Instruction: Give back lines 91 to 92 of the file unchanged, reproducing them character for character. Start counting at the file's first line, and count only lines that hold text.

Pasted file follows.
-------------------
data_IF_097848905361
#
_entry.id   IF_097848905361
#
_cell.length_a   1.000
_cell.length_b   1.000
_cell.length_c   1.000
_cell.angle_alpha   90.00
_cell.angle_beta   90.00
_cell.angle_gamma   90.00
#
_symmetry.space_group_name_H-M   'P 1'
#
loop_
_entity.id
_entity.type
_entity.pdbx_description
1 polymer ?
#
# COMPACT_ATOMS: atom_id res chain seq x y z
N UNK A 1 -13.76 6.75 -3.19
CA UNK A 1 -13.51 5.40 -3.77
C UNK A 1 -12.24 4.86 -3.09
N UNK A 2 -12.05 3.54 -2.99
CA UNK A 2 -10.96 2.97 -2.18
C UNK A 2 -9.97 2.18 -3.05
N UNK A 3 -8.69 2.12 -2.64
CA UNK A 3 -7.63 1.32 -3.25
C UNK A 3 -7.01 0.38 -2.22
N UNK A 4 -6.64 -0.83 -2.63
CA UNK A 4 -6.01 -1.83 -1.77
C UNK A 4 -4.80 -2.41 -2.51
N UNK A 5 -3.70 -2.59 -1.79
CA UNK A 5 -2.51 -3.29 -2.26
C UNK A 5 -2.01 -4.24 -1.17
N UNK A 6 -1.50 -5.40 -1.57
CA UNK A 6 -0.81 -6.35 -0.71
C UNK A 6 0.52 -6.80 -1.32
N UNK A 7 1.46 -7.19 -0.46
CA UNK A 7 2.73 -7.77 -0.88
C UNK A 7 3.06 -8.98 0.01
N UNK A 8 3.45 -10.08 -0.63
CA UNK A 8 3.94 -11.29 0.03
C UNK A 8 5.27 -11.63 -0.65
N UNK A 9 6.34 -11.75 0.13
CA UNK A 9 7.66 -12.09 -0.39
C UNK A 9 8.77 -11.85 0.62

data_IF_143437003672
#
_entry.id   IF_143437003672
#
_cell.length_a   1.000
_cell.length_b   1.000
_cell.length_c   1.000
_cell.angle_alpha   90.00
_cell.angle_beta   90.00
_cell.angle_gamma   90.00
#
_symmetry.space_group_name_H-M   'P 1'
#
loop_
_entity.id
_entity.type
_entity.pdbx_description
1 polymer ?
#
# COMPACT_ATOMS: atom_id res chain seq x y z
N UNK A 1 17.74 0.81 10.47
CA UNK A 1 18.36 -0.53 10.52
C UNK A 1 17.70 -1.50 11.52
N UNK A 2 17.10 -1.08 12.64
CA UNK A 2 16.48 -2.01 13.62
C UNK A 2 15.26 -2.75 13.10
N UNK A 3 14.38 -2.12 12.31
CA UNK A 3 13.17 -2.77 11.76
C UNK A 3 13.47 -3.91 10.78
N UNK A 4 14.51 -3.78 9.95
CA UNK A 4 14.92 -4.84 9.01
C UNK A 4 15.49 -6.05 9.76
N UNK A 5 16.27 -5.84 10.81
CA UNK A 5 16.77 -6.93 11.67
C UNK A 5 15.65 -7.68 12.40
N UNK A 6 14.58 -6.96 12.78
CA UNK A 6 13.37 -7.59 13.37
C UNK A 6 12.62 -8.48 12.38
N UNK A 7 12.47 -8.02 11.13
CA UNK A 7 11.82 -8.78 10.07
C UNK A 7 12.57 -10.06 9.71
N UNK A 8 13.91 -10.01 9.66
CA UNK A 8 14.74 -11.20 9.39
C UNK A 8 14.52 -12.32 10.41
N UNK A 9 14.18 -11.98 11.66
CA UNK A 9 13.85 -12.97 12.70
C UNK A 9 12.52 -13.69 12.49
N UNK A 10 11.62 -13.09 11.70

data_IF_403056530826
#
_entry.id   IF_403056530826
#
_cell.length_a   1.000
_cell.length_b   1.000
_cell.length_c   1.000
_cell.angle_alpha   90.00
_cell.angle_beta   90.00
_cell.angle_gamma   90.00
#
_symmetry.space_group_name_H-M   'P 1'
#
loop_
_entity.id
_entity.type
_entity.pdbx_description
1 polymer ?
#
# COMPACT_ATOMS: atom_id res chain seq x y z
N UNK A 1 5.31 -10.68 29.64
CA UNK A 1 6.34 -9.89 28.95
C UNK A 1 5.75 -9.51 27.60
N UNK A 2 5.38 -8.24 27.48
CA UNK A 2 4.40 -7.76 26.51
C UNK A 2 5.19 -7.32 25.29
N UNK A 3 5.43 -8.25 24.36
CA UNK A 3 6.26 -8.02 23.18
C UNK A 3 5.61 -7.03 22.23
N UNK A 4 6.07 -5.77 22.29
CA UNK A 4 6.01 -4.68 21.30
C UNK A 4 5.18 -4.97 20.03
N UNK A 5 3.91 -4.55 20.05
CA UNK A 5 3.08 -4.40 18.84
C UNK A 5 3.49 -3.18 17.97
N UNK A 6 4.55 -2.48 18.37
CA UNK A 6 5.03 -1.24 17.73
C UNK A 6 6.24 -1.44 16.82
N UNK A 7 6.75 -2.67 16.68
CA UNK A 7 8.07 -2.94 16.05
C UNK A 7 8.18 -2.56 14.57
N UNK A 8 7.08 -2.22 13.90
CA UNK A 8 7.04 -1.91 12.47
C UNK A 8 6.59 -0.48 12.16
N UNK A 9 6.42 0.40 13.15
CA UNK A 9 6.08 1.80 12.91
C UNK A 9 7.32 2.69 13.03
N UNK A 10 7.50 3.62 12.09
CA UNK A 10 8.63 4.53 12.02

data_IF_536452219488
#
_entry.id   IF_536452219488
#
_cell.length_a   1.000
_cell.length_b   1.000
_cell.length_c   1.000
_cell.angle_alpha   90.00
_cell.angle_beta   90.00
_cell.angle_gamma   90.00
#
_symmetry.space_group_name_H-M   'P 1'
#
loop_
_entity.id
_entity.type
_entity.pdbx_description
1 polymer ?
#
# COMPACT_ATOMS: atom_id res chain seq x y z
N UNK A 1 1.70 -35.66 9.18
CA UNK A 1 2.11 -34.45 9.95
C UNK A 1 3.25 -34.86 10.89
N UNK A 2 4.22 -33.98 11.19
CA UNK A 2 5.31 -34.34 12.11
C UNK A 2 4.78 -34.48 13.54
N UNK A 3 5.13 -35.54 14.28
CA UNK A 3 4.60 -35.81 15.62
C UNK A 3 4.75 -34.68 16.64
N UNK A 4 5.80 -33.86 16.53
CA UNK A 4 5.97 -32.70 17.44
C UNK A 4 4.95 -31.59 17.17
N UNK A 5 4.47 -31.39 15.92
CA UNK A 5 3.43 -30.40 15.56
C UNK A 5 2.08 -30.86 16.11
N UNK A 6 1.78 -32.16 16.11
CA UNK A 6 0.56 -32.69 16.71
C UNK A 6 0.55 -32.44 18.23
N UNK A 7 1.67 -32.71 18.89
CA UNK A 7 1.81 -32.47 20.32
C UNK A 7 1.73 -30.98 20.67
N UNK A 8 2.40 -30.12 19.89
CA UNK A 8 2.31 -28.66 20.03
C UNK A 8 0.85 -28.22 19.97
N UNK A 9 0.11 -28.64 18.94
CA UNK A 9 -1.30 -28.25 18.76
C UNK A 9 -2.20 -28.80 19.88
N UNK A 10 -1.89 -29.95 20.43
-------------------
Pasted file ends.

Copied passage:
C UNK A 8 14.52 -12.32 10.41
N UNK A 9 14.18 -11.98 11.66